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Growl and Go 

Side Dishes: Pearl Street Beverage pioneers in-store taps

click to enlarge Pearl Street Beverage growler bar
  • Pearl Street Beverage growler bar

Once upon a time, visiting a brewery or bar was the only way to get a taste of craft beers that weren’t bottled or canned. Then, early last February, the Vermont Department of Liquor Control changed a regulation to allow liquor stores and retail outlets to join breweries in offering growlers of fresh beer.

The first retailer to spring into action was Burlington’s Pearl Street Beverage. The staff hustled to move shelves from the front of the store to install a bar and tap equipment. “I had been following [the regulation] pretty closely, and we wanted to be up and running before everybody else,” says John Dubie, PSB’s owner.

PSB purchased a self-contained keg cooler that holds four kegs, as well as a bar and the growlers, themselves. “We invested quite a bit,” says manager Chris Reilly, intimating the store’s staff knew how successful the new option would be.

PSB kicked it off on March 23 with chilled 64-ounce growlers of Long Trail Triple Bag, a rarely brewed beer that is usually only available in kegs. That first weekend, the store sold 100 growlers of Triple Bag for $10.99 each. “We’ve been concentrating on craft beers that you can’t necessarily get in the bottle or are very hard to find,” says Dubie. Long Trail Pollenator and Long Trail Coffee Stout, as well as special releases from Brooklyn Brewery and others, are next in the lineup.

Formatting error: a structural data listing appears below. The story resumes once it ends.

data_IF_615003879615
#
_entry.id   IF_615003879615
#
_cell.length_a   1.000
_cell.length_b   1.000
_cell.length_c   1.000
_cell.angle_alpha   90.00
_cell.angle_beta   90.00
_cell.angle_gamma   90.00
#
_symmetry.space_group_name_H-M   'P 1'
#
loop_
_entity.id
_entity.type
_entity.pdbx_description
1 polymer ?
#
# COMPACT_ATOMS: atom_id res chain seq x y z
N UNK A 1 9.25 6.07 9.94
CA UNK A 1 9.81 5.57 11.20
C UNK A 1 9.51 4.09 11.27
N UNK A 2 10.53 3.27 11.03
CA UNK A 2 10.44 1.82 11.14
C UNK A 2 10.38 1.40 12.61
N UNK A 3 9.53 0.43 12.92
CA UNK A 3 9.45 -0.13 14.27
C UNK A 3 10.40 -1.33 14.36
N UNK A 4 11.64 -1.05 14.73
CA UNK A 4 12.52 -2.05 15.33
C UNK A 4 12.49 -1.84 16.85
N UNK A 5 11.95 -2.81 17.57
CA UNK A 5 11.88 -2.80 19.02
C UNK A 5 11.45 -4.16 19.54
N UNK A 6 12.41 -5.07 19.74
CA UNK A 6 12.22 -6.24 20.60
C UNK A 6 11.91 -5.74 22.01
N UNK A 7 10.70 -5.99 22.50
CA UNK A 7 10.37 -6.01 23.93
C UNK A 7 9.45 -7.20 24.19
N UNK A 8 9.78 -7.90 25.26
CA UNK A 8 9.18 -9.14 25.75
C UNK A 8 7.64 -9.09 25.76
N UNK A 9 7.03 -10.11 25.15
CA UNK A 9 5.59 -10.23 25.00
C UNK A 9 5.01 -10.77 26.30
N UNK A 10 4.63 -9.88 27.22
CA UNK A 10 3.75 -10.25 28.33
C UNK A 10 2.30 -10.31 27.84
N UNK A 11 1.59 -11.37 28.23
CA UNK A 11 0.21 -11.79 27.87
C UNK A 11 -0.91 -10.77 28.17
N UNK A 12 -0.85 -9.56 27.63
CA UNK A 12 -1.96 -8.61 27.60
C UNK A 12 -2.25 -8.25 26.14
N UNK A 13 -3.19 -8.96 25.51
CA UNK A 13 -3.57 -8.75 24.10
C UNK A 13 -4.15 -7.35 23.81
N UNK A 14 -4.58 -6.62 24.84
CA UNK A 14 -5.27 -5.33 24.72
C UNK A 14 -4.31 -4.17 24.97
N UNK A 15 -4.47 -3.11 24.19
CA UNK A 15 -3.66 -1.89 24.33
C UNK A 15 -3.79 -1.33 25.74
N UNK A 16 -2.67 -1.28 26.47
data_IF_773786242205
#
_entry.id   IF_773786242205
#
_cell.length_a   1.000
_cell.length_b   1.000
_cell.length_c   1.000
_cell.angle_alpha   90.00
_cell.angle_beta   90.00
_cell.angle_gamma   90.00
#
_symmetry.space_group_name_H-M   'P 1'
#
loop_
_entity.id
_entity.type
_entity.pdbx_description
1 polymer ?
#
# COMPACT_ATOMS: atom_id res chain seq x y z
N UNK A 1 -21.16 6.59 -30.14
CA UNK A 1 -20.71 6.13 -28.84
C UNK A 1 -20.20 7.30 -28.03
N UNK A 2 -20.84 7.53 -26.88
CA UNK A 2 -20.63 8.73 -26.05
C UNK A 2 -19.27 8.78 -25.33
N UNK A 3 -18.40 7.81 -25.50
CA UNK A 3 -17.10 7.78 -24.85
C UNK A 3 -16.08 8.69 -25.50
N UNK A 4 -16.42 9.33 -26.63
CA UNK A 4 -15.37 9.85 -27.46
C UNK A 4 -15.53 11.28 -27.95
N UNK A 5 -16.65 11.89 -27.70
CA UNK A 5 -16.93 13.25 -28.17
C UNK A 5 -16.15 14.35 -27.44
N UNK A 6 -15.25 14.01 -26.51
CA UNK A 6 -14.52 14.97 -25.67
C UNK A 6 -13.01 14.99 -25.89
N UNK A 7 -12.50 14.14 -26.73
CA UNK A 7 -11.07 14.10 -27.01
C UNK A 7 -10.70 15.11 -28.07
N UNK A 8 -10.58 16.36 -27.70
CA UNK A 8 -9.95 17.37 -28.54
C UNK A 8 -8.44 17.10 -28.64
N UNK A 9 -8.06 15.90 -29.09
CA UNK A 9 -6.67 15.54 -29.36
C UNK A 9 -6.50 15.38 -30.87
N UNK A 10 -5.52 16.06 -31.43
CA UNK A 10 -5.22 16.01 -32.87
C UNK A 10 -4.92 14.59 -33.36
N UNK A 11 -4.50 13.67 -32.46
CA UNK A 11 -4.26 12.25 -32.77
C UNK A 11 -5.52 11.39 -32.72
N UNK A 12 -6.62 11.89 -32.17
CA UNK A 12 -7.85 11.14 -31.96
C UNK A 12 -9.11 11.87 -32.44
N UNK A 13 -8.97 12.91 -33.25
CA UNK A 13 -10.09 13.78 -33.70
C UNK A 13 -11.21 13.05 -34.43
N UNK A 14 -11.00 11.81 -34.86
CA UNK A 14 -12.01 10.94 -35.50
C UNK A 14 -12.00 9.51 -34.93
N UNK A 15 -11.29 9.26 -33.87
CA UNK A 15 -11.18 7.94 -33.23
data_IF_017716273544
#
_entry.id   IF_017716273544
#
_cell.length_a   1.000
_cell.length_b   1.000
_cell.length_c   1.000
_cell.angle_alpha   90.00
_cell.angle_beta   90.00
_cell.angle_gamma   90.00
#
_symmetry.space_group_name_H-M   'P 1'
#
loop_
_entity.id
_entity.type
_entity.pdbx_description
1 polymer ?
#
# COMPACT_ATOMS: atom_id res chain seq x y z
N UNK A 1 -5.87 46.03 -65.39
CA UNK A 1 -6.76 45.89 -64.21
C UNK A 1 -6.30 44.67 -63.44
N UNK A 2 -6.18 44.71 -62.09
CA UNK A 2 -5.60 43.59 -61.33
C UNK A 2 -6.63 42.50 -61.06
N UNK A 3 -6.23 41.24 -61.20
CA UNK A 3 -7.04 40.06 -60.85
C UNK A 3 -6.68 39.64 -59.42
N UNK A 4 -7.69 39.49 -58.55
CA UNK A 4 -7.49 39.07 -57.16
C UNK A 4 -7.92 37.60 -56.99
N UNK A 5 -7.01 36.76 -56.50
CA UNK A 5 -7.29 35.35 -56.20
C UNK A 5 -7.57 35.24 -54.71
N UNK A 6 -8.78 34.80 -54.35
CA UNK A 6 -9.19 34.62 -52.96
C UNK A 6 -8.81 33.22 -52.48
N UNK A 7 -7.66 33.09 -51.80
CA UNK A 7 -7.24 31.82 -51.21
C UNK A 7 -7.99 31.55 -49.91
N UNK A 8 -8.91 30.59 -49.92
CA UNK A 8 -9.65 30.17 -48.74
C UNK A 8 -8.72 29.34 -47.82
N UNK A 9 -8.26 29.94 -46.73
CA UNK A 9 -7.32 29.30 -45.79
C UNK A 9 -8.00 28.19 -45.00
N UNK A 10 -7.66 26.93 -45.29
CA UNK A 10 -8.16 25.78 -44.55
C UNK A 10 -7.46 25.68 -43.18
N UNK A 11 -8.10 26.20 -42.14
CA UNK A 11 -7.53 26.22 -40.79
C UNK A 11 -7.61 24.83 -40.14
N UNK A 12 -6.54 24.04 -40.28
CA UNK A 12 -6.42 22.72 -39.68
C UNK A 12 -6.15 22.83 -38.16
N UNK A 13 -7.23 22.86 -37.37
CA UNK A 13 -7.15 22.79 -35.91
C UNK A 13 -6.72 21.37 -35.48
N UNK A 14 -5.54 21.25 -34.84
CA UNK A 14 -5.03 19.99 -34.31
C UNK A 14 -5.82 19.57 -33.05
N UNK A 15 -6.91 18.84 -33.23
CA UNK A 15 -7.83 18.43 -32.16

According to Dubie, one of the most common questions the store’s staff received from early growler customers was, “When are you going to have Switchback?” The answer: not any time soon. Switchback Brewing Company owner William Cherry has decided not to offer his beer to retail outlets that fill growlers.

The kickback from craft-beer lovers was so strong that Cherry issued a statement on Switchback’s Facebook page with an explanation. It reads, in part, “When re-packaging beer from a keg to a growler, we feel that the quality of the beer is jeopardized. In our opinion, there is no good way to fill a growler. Some methods are better than others, but allowing beer to come in contact with oxygen inherently changes what the beer tastes like.”

Dubie is disappointed with the decision, but optimistic about the range of craft beers that PSB will be offering. “I imagine within a year you’ll see a half-dozen places doing this,” he says. “We dedicated a large area [to it], because we want everyone following us.”

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More by Corin Hirsch

About The Author

Corin Hirsch

Corin Hirsch

Bio:
Food writer Corin Hirsch joined the Seven Days staff in 2011. She is the author of Forgotten Drinks of Colonial New England, published by History Press in 2014.

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